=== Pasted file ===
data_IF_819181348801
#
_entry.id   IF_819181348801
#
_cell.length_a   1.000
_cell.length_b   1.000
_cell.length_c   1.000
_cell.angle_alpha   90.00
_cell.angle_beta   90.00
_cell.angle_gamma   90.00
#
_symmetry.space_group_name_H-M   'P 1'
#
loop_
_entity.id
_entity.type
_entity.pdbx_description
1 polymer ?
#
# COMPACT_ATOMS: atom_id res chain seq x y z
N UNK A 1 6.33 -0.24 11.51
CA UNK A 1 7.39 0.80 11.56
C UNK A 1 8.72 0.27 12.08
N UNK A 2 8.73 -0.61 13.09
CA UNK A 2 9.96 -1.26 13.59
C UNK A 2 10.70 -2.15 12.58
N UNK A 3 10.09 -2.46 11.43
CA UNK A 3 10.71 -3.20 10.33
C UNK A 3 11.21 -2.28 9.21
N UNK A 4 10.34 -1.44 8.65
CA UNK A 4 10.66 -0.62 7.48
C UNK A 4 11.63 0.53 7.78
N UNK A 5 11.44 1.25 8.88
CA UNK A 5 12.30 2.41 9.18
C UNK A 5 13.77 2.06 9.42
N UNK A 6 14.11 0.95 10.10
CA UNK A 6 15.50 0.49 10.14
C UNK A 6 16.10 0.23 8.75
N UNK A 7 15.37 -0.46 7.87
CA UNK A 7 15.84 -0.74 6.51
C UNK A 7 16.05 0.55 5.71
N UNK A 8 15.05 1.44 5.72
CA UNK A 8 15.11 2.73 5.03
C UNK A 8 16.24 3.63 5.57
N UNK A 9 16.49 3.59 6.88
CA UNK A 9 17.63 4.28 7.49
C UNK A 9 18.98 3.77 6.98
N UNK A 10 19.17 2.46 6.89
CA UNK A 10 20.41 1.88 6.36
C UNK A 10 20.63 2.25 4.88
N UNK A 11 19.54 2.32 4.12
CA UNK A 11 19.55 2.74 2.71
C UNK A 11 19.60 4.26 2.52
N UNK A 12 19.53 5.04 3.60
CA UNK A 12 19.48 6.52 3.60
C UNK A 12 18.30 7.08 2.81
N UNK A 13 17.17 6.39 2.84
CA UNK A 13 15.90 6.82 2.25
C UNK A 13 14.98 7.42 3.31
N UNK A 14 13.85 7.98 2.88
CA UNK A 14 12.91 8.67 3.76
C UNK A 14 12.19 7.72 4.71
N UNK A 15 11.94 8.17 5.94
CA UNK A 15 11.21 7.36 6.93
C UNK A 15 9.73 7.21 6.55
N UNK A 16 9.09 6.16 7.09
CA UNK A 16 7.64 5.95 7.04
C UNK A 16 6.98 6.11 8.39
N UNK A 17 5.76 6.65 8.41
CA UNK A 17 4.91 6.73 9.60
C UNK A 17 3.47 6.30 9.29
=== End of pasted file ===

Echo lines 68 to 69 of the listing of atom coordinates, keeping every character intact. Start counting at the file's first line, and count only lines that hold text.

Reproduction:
C UNK A 16 6.98 6.11 8.39
N UNK A 17 5.76 6.65 8.41